No Whiningwrote a review of Big Agnes Fly Creek UL1 Ultra Light Tent: 1-Person 3-Season on May 30, 2012
Was shopping for a bivy sack but this was less expensive, roomier and only 2 oz heavier. A friend had recently got the Copper Spur and if you really have to have a side entrance, that might be a better option.
Just finished first two nights with the tent on 33 miles. My pack weight dropped by ~20% with this tent and a couple other changes. Super small size allows me to pack the tent inside the backpack and just leave the poles outside. First night was a put up in a decent wind (20-40Mph) and only had to make sure the light parts didn't blow away. The tent looked like it was blowing into itself (didn't line up with the wind right because the sloped ground was more of a concern). When I got inside, I realized it was just flexing, and there was plenty of room.
Over night the wind died down and there was a heavy frost in the morning. I only noticed a couple of drops of condensation inside and I was toasty warm with a 20 degree bag and sleeping pad.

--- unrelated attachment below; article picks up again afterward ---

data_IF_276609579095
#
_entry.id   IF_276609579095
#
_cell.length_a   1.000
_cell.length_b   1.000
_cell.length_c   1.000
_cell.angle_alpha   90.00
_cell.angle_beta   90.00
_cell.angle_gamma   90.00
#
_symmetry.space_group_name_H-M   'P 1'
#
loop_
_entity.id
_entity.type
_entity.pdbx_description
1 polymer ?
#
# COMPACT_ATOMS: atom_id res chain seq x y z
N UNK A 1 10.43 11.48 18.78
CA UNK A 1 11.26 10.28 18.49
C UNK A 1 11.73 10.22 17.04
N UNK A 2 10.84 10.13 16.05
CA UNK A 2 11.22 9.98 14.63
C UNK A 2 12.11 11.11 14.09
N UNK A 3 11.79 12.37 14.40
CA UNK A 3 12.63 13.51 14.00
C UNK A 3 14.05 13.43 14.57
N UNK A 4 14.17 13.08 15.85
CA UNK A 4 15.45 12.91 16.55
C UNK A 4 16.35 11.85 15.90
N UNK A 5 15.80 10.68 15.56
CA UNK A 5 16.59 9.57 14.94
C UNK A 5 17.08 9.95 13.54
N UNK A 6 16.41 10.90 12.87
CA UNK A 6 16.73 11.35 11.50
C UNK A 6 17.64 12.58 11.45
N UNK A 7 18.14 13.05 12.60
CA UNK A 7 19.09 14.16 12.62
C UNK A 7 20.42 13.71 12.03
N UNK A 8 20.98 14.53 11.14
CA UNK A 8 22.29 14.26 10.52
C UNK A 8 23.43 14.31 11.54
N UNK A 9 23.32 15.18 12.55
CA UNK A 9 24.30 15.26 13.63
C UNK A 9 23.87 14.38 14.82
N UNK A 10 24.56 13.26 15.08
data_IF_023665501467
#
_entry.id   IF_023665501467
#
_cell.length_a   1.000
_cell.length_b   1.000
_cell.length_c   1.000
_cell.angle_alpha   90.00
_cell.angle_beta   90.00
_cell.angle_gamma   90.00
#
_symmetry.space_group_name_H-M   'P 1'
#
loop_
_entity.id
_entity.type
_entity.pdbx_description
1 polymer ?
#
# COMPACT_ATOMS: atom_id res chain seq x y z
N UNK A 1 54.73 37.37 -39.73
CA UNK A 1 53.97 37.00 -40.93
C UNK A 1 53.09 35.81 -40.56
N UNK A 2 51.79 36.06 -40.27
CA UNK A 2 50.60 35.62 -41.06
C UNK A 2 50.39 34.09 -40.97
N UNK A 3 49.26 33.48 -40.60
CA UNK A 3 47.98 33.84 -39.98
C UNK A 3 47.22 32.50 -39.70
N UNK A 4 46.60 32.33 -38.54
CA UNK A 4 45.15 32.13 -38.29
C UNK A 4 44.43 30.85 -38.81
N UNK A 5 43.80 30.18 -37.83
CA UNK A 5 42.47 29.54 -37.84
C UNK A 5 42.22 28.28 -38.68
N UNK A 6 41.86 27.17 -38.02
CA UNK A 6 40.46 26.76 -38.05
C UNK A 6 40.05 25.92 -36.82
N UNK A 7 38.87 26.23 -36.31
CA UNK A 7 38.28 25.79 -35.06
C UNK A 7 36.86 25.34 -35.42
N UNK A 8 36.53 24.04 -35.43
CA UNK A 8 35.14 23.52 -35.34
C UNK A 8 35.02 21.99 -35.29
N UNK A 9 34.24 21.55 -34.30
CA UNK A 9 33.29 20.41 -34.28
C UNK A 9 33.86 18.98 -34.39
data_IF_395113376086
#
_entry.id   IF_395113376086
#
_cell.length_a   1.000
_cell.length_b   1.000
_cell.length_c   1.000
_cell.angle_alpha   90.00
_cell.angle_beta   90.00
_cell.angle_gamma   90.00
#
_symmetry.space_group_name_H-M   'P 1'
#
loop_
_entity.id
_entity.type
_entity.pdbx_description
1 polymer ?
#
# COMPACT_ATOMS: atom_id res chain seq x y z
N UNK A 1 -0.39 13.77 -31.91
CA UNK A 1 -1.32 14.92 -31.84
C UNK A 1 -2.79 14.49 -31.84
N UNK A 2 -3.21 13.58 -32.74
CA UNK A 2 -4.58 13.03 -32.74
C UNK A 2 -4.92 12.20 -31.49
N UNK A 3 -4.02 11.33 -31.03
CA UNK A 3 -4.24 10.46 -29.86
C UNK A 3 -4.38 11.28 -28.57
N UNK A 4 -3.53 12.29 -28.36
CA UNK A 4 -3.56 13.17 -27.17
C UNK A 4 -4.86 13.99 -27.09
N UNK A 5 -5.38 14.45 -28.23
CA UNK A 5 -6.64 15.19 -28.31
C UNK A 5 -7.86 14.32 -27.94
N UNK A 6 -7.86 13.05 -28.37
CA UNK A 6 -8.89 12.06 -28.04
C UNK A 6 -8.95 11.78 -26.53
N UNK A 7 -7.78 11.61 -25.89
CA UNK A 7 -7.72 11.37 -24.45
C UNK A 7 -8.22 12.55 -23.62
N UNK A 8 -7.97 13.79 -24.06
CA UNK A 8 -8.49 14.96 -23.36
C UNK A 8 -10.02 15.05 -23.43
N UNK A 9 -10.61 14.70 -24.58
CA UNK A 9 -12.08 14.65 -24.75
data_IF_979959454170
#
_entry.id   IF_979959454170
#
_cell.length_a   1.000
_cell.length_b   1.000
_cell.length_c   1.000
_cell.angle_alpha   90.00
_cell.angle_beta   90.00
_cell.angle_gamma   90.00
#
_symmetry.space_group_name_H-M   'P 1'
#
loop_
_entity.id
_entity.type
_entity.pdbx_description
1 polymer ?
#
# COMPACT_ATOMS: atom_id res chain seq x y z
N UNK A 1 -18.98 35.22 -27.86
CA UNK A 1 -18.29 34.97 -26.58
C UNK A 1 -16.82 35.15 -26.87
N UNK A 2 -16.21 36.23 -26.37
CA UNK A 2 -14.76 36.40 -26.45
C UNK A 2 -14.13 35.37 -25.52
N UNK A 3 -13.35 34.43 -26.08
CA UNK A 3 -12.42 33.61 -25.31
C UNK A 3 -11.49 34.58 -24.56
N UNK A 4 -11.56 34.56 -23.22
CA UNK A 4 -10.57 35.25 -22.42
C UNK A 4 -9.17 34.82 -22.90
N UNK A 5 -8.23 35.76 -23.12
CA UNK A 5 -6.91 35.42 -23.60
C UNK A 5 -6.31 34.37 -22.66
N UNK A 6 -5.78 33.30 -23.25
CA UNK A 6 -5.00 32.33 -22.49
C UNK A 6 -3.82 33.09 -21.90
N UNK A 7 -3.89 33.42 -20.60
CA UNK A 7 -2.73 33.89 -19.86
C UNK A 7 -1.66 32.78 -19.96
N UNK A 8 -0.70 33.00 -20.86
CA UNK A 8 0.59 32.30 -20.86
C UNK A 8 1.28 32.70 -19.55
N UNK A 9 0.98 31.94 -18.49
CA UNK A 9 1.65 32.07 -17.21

Vestibule is small, but if you plan right you can leave your pack under a pack cover with extra gear just outside the tent and your bear bag/food needs to be further away anyway. Keep a change of clothes and jacket inside with you, leave a pair of boots and water bottle(s) under the vestibule and you're fine.
At 6ft tall, it's long enough and I just had to figure the best ways to move around in changing clothes.
Tent color lets in a little more light in at night than my 3 man North Face Rock 32 but this was actually beneficial. There is a small gear shelf at the top, big enough to put my headlamp on as a light for the entire inside.
If you're using the fly, I'd recommend staking down the guy lines to so it stays off of the mesh. If you don't need to stake down, use a trekking pole to spread out the foot area. You could also do the same if the winds are really blowing and you want to assure the foot box stays wide.
All in all I'm impressed with the tent so far.